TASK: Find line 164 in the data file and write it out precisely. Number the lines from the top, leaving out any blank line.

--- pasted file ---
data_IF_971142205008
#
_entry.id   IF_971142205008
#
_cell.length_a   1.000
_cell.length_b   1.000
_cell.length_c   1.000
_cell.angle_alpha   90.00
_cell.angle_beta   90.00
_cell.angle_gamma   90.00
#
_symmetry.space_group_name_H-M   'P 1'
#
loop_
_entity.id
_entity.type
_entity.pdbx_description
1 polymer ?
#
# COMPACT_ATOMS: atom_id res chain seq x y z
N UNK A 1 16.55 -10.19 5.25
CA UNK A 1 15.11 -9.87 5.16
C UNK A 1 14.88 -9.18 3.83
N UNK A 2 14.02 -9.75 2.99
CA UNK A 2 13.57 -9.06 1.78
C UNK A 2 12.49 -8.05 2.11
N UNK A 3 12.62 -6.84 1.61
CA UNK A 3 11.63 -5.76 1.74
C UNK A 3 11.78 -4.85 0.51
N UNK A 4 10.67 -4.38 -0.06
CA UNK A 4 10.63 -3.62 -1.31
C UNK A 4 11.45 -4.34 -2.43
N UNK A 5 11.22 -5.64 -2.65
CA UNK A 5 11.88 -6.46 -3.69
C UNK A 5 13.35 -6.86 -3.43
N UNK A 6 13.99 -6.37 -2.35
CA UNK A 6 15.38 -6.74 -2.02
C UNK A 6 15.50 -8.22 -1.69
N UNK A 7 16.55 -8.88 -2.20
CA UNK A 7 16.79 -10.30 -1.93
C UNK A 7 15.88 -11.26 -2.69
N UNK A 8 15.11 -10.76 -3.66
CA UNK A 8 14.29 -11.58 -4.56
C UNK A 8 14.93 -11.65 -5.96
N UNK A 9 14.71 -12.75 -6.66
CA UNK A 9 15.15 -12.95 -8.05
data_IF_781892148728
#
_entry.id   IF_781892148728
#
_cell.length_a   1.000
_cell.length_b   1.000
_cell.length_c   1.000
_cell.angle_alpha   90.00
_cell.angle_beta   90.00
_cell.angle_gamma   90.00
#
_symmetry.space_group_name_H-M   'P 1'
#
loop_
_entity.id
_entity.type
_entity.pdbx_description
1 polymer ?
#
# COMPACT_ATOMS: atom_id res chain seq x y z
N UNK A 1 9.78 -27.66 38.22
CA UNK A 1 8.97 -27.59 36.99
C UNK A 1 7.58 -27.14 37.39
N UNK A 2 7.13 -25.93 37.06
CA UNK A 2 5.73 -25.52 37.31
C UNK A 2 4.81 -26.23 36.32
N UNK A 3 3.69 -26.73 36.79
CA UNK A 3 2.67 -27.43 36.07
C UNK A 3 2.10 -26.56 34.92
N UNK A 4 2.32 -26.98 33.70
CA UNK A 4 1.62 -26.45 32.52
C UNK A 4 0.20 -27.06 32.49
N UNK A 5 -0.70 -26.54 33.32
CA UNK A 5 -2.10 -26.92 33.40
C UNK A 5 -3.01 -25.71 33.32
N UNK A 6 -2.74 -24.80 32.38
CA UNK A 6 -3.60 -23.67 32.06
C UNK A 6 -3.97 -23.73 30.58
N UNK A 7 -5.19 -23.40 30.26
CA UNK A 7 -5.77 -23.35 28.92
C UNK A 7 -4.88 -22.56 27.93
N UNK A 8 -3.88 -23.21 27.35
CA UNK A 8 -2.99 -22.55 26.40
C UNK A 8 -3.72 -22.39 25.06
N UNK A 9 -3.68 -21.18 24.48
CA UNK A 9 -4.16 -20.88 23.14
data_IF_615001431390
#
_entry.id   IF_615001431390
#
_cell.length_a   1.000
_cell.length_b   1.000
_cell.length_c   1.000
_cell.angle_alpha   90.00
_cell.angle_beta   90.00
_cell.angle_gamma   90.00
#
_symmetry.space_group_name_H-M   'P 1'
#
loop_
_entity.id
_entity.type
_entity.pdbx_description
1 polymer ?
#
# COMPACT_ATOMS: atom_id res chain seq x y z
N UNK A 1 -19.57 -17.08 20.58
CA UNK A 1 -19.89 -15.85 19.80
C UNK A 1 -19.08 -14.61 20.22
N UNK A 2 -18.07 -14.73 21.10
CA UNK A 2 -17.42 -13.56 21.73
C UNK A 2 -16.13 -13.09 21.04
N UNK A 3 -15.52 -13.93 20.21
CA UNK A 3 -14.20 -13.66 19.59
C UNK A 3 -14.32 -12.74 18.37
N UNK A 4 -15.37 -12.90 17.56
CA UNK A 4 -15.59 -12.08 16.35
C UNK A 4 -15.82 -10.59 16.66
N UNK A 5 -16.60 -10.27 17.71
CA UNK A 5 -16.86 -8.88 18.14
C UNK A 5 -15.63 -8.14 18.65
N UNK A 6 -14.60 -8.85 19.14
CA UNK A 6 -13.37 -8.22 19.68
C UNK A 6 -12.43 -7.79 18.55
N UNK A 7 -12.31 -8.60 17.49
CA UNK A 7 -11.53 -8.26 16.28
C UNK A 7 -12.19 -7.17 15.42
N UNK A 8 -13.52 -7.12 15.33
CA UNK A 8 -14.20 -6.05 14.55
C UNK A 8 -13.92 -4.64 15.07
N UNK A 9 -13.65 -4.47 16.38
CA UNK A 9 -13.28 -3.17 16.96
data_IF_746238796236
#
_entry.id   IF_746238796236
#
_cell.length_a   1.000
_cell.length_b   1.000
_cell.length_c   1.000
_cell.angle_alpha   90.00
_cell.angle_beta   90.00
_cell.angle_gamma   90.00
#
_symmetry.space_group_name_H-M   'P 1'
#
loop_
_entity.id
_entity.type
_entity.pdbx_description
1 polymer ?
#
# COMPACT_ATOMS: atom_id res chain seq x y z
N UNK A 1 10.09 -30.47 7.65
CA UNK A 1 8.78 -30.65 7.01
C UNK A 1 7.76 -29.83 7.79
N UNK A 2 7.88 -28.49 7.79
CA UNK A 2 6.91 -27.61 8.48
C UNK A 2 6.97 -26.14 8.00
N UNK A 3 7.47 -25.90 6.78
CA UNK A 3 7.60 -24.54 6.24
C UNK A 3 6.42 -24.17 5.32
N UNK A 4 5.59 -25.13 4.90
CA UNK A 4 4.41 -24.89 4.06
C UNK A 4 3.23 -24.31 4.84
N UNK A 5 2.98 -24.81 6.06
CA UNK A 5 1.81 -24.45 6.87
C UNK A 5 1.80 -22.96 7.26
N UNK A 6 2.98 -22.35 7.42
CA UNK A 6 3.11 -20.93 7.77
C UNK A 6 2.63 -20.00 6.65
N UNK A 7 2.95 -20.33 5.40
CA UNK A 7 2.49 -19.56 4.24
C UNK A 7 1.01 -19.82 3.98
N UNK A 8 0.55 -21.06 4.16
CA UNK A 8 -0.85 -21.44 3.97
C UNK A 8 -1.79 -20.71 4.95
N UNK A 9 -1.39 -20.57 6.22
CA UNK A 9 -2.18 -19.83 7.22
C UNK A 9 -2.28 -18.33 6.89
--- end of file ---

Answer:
C UNK A 2 6.97 -26.14 8.00